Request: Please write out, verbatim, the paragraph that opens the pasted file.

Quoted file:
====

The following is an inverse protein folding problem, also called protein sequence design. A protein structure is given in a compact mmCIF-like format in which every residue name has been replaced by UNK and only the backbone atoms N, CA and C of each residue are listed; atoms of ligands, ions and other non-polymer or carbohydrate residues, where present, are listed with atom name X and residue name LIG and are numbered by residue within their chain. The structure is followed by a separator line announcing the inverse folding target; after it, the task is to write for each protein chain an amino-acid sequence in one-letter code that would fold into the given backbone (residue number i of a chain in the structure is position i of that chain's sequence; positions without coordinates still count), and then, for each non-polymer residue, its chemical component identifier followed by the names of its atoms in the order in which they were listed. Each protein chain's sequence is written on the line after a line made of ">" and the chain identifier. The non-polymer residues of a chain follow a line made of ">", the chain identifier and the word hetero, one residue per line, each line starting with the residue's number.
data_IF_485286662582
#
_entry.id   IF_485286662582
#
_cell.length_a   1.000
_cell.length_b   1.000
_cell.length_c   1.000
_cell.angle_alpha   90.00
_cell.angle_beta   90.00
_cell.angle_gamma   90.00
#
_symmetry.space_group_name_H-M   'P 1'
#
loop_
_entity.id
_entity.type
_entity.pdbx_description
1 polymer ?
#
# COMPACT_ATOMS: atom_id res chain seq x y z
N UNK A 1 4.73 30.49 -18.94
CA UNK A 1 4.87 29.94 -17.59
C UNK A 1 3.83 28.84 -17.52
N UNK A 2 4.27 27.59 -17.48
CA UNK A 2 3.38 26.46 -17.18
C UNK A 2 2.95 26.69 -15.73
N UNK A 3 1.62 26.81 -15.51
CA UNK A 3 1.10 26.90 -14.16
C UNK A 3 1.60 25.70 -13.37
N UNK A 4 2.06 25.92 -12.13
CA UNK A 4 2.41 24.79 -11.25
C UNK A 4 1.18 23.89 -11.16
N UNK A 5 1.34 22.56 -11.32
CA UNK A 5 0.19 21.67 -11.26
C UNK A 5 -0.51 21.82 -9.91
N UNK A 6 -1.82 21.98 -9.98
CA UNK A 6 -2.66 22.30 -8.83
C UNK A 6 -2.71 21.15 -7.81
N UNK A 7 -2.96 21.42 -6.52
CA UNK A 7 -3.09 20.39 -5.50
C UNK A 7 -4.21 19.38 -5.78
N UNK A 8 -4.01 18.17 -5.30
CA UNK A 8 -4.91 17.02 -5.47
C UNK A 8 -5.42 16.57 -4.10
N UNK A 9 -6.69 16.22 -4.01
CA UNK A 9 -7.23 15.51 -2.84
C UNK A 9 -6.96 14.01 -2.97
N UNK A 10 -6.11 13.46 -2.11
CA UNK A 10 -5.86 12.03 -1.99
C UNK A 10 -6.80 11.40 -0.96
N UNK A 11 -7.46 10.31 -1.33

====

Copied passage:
The following is an inverse protein folding problem, also called protein sequence design. A protein structure is given in a compact mmCIF-like format in which every residue name has been replaced by UNK and only the backbone atoms N, CA and C of each residue are listed; atoms of ligands, ions and other non-polymer or carbohydrate residues, where present, are listed with atom name X and residue name LIG and are numbered by residue within their chain. The structure is followed by a separator line announcing the inverse folding target; after it, the task is to write for each protein chain an amino-acid sequence in one-letter code that would fold into the given backbone (residue number i of a chain in the structure is position i of that chain's sequence; positions without coordinates still count), and then, for each non-polymer residue, its chemical component identifier followed by the names of its atoms in the order in which they were listed. Each protein chain's sequence is written on the line after a line made of ">" and the chain identifier. The non-polymer residues of a chain follow a line made of ">", the chain identifier and the word hetero, one residue per line, each line starting with the residue's number.